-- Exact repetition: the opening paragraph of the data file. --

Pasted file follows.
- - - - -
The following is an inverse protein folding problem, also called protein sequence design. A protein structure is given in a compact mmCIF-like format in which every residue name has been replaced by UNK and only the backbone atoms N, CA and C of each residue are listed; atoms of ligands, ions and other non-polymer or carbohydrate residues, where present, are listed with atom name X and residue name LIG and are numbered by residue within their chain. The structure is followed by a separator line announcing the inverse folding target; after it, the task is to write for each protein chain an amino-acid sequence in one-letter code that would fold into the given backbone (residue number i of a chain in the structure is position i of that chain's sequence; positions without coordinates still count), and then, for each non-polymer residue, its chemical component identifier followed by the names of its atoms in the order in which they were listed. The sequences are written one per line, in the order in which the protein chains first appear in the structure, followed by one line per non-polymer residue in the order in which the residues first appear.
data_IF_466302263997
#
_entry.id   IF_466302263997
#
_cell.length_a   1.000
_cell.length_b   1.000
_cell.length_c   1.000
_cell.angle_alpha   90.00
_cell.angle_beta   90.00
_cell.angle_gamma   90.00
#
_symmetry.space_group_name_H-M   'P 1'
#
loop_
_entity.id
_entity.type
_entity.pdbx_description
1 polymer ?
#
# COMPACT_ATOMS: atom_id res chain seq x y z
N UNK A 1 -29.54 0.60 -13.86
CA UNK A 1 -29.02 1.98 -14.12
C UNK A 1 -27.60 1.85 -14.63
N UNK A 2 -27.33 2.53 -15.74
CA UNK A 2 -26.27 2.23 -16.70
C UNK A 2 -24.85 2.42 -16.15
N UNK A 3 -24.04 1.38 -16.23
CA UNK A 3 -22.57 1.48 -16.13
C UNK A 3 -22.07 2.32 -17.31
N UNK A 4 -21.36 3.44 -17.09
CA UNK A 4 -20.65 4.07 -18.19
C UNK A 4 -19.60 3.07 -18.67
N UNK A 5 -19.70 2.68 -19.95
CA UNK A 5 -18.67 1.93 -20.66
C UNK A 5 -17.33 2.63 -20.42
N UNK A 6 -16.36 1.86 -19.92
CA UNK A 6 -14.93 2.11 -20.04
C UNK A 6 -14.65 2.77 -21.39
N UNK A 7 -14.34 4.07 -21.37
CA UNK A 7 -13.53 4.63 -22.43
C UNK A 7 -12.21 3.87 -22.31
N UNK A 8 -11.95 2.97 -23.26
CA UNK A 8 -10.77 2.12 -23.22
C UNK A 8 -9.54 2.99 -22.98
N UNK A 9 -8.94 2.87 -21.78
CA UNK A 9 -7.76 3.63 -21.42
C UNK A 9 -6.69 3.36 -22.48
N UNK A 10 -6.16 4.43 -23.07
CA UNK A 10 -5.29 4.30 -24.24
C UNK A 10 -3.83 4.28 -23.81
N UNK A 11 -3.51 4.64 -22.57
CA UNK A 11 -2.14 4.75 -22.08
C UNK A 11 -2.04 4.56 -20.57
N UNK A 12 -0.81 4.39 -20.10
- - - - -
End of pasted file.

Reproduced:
The following is an inverse protein folding problem, also called protein sequence design. A protein structure is given in a compact mmCIF-like format in which every residue name has been replaced by UNK and only the backbone atoms N, CA and C of each residue are listed; atoms of ligands, ions and other non-polymer or carbohydrate residues, where present, are listed with atom name X and residue name LIG and are numbered by residue within their chain. The structure is followed by a separator line announcing the inverse folding target; after it, the task is to write for each protein chain an amino-acid sequence in one-letter code that would fold into the given backbone (residue number i of a chain in the structure is position i of that chain's sequence; positions without coordinates still count), and then, for each non-polymer residue, its chemical component identifier followed by the names of its atoms in the order in which they were listed. The sequences are written one per line, in the order in which the protein chains first appear in the structure, followed by one line per non-polymer residue in the order in which the residues first appear.